Now lets get the correct result. We need to create some filter contexts here! How do we do that? We wrap CALCULATE around the measure explicitly (actually do it) or implicitly (DAX does it for us). I’ve chosen the implicit version here.

Context Transition 11
This is actually INCORRECT! But I wanted to highlight this, as it will most likely be where you’ll get caught out time after time as it produces a result and a somewhat believable one at that. How do you know if it is even correct or not! Well currently it’s very difficult especially if you have 18K customers like we have here. The only way to know is to have a deep understanding of context transition, row context and filter context.

What is this actually calculating? The AVERAGE(Sales[SalesAmount]) is still in a row context, nothing has transitioned it to a filter context so for each row of the customer table we are getting the average sale amount across every sale ever made. This is not what we want. We actually want the average purchases made across each customer.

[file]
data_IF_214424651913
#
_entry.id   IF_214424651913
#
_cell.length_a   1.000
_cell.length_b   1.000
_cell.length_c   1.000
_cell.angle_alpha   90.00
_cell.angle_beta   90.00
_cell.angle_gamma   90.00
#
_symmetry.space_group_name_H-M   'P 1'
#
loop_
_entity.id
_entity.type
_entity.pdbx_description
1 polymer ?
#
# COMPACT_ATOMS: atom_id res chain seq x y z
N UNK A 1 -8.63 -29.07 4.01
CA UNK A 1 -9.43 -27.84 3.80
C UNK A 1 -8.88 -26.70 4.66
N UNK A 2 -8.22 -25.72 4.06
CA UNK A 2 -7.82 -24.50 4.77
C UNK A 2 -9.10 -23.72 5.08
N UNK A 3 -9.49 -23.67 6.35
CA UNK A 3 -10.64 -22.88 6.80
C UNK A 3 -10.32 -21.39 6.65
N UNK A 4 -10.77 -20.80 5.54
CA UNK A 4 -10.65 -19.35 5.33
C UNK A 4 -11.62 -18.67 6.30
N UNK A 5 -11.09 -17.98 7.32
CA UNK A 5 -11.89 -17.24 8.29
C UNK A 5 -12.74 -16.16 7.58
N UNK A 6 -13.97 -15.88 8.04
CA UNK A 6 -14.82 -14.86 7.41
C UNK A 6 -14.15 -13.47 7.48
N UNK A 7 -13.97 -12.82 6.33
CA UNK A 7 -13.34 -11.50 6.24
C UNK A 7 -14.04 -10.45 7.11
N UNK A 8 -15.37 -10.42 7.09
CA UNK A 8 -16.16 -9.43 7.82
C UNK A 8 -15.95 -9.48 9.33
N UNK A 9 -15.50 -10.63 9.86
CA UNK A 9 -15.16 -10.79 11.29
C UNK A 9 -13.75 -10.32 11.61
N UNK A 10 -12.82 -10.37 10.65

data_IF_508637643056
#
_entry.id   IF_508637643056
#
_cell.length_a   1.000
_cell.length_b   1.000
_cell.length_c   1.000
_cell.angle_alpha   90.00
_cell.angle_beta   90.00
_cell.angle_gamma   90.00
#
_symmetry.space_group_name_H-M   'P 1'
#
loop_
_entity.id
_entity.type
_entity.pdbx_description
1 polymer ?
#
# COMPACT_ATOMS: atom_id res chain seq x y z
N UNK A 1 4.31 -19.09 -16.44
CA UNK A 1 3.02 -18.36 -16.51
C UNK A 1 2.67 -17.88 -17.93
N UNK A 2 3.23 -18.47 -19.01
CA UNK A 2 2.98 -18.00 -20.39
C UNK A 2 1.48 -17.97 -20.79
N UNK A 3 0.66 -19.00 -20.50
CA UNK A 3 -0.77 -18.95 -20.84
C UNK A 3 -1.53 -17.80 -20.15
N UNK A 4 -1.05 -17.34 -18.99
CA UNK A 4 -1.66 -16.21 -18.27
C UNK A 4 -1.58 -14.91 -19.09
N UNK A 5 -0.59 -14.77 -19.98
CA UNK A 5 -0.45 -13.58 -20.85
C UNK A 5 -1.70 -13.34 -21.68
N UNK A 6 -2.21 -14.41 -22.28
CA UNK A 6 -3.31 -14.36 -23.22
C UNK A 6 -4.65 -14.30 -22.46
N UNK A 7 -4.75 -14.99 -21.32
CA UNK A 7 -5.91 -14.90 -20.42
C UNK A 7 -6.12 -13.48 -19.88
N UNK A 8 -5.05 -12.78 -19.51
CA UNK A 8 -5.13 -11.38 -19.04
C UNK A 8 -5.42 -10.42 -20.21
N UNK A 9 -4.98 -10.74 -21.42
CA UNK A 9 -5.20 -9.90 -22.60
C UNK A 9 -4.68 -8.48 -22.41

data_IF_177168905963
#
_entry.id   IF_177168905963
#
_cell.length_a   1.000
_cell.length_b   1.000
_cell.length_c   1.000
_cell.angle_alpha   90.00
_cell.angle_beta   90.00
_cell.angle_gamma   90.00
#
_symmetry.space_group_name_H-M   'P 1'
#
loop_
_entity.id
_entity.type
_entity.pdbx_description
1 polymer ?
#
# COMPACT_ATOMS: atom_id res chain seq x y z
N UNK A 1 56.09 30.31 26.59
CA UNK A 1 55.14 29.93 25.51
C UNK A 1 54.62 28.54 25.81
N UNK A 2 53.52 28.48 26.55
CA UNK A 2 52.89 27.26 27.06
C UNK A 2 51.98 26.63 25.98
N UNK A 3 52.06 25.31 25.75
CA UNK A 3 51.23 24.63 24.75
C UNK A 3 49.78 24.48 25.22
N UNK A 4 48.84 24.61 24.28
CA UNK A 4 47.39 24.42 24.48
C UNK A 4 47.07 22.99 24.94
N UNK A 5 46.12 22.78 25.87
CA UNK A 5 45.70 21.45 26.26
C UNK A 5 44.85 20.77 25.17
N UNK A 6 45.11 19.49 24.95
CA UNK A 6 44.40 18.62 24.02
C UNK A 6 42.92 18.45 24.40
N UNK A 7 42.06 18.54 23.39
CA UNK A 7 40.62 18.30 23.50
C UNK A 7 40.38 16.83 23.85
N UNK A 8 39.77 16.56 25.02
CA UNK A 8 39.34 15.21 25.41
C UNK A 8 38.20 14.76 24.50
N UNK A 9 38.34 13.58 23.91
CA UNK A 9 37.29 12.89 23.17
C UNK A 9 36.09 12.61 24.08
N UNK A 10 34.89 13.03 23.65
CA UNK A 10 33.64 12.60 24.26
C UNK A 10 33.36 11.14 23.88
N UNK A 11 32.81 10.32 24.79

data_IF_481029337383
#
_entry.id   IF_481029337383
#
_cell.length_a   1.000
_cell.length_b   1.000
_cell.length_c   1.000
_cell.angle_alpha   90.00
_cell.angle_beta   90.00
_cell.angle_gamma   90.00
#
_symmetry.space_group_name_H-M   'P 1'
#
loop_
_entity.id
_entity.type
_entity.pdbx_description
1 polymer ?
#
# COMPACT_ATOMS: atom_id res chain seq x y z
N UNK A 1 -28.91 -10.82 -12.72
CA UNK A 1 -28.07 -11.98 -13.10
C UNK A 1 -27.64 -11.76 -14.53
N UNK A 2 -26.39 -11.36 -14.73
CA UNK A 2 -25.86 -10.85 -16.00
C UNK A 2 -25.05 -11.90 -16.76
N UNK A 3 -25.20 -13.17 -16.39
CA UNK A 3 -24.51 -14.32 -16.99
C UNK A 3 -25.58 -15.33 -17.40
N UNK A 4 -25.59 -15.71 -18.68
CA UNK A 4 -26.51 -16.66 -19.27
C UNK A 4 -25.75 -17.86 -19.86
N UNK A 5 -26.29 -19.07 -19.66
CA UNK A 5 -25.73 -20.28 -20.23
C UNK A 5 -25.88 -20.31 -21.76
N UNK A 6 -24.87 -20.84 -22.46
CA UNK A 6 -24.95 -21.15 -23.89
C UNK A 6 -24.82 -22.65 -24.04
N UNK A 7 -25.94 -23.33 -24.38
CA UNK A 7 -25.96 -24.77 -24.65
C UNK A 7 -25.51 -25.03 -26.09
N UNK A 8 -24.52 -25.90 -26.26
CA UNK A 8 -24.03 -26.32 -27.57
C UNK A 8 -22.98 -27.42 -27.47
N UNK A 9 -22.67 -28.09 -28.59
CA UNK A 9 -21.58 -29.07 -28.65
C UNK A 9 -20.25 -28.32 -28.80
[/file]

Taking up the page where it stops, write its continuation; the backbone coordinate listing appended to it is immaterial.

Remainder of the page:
Context Transition 12

 

Learn to break out formulas into individual parts

Finally we return to our measure and put the final touches on the formula to obtain the correct result.

Context Transition 13
Now in this one formula we have 2 nested row contexts and have completed context transition three times! This for an organisational super user is as close to as hard as it gets in DAX. But at the same time is an absolute MUST KNOW if you really want to understand what is going on when writing formulas in DAX.

Check back for more example on this in the future, as most advanced DAX will contain some derivative of what is discussed in this post.